Nick Frost

Nick Frost's the comedy best friend we all wish we could watch a Star Wars box-set with and he's plied his funnies from flat-shares to the big screen. Not bad for a man who couldn't get into the army.

Nick Frost

Some of the current crop of entertainment stars had it handed to 'em on a plate, breezing through expensive stage schools in tap shoes and jazz-handing their way into cushy gigs, but not our Nick Frost. In fact while some wannabe comedians were practicing their deadpan stares in the mirror Nick was spinning trays as a waiter (his record was 13) or working on a Kibbutz in Israel.

His first telly appearance was at age 8, he was in the background of a West Ham game which was later shown on Match of the Day – Nick was giving his now trademark double thumbs up to the camera. He also worked doing some cringetastic corporate training videos with titles such as, "Chris Carter and the Coverplan Challenge" as well as a sales video for electronics store Dixons. He's also voiced ads for Elephant Car Insurance and a Sky 1 show which is fabulously titled, Celebrity Mingers: Before They Were Mingers.

Ever wondered why Nick and Simon Pegg's on-screen chemistry is so spot-on? Well, wonder no more – there's no acting involved, they've been best mates since the early 90s, and flatmates for eight of those years. Simon decided that his fledgling sitcom couldn't go ahead without his best pal Nick playing a part (threatening to cut off his danglies if he refused) and, as that sitcom turned out to be cult-smash Spaced, Nick's days of trotting around Chiquito's in Cricklewood with plates of Mexican food were over for good.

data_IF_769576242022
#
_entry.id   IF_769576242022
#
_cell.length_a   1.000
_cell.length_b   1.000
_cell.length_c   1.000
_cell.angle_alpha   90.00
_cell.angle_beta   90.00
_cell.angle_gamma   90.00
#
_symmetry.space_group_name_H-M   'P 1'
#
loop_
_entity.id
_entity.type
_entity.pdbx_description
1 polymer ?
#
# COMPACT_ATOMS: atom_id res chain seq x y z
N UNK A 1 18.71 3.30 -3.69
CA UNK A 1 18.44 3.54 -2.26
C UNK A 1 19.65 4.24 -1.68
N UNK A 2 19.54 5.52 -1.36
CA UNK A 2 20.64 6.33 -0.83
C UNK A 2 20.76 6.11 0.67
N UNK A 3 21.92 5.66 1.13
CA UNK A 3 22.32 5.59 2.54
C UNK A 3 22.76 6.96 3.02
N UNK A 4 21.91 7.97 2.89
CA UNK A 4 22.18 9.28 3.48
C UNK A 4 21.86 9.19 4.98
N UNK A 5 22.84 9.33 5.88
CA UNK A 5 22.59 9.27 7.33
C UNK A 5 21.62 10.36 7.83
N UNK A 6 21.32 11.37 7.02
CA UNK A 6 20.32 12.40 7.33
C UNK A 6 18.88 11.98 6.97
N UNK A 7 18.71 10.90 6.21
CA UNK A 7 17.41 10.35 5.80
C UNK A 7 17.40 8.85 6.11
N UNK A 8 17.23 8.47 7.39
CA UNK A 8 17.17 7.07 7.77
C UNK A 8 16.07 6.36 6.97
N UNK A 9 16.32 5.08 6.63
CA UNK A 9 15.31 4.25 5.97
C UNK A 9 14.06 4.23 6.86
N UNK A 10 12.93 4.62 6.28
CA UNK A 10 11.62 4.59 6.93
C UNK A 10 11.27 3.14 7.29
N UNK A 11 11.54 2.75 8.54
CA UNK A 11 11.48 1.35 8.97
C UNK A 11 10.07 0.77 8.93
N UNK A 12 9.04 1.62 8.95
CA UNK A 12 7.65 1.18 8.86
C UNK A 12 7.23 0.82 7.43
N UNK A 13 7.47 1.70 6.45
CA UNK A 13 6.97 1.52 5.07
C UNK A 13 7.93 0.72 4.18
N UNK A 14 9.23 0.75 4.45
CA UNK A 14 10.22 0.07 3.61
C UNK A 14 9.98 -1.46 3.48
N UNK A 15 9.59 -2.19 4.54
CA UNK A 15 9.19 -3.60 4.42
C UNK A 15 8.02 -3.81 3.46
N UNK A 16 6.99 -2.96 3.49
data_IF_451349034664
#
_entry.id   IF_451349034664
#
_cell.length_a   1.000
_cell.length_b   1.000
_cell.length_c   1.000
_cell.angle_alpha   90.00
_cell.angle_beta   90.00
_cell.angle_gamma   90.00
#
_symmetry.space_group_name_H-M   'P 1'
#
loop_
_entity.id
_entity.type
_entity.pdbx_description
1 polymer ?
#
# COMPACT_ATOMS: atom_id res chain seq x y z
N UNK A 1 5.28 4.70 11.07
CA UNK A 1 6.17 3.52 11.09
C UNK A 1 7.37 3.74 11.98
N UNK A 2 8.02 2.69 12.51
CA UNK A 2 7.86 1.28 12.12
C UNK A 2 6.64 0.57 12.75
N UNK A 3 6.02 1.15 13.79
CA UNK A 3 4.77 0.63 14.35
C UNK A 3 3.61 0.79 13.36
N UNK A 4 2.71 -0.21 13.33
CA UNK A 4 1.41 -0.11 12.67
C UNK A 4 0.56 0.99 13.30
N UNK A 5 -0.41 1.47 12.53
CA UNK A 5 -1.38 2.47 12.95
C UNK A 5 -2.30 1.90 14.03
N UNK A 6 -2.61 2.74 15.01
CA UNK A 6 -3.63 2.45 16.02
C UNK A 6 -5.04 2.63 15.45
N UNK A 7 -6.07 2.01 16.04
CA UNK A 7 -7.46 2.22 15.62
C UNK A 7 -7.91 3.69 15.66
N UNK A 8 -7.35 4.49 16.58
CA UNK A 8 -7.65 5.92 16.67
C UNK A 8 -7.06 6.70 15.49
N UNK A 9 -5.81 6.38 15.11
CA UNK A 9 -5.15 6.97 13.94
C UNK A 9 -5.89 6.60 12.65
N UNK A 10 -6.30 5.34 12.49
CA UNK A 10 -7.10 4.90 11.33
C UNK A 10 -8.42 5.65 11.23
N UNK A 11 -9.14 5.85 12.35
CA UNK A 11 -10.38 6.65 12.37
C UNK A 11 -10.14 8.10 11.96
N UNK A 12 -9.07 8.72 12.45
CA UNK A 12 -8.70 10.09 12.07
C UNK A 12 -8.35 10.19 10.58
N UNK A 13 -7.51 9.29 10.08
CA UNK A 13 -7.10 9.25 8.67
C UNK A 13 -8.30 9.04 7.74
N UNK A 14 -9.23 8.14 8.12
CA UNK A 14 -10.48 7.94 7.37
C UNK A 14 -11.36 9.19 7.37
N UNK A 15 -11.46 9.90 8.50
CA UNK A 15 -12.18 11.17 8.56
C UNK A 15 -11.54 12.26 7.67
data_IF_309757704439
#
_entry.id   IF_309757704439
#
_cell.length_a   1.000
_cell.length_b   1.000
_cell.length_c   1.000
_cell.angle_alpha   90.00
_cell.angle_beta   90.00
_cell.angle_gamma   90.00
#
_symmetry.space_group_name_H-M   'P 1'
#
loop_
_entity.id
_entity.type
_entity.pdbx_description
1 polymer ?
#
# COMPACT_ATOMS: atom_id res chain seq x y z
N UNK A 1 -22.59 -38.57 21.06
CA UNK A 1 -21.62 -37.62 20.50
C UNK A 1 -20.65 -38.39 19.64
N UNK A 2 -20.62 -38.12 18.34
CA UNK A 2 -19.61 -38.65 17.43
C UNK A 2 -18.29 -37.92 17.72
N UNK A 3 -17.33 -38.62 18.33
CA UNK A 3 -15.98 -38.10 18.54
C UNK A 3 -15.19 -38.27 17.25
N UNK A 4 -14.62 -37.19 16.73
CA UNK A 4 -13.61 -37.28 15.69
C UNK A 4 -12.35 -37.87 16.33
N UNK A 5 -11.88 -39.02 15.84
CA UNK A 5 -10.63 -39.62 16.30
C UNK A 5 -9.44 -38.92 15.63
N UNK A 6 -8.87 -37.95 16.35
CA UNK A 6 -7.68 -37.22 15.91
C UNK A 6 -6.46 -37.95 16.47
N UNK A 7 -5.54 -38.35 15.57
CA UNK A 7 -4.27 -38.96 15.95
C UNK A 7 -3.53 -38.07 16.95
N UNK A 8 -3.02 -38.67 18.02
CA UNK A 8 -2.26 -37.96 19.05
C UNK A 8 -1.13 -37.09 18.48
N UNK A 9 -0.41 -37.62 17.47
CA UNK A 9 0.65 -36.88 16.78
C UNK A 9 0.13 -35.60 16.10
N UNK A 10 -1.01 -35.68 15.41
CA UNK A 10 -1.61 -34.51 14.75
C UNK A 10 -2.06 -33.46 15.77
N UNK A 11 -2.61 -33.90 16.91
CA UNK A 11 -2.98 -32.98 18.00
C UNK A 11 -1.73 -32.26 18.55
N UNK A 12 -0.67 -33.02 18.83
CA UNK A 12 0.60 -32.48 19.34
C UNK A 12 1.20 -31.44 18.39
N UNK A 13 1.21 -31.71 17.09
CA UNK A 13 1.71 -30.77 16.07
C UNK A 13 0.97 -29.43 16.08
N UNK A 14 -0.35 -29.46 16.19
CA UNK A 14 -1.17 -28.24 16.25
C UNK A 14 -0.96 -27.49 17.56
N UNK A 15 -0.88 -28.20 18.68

Catching the eye of comedy fans everywhere, not to mention ladies with a penchant for the fuzzier gentleman, Nick's friendship with Simon and director Edgar Wright saw him light up the big screen in Hot Fuzz and zom-rom-com Shaun of the Dead, not to mention cropping up on his todd in the criminally underrated Black Books and sketch show Man Stroke Woman. He also wrote and presented an SAS survival show called Danger 50,000 Volts – a show which teaches you to improvise in dangerous situations. So kind of like Ray Mears, if it was presented by your mate down the pub.

Still spreading himself between TV and Tinseltown Nick's been on a Boat that Rocked and sent into Hyperdrive of late, as well as lending his chirpy tones to the toddlers as the narrator of Supernanny. A great example of getting by with a little help from your friends. He also starred in flick Kinky Boots, a film about a shoemaker who makes sexy shoes to keep his business afloat. He was also approached to play Paul Pott's in a biopic of the portly singer who won the first ever Britain's Got Talent. He turned it down.

He rejoined Simon Pegg for alien adventure flick Paul, which features more of their pop-culture referencing, hilarious geekery. They also found the time to remake Star Wars on set – look it up on Youtube, it's brilliant.

In his spare time he enjoys painting, but doesn't reckon we'll be able to view his work any time soon. He describes his attempts at artwork as, "like the pictures that surgeons make people do who have had a bad brain injury" which doesn't sound too promising. And then there's the film Snow White and the Huntsman, which with big lad Nick cast as a dwarf.

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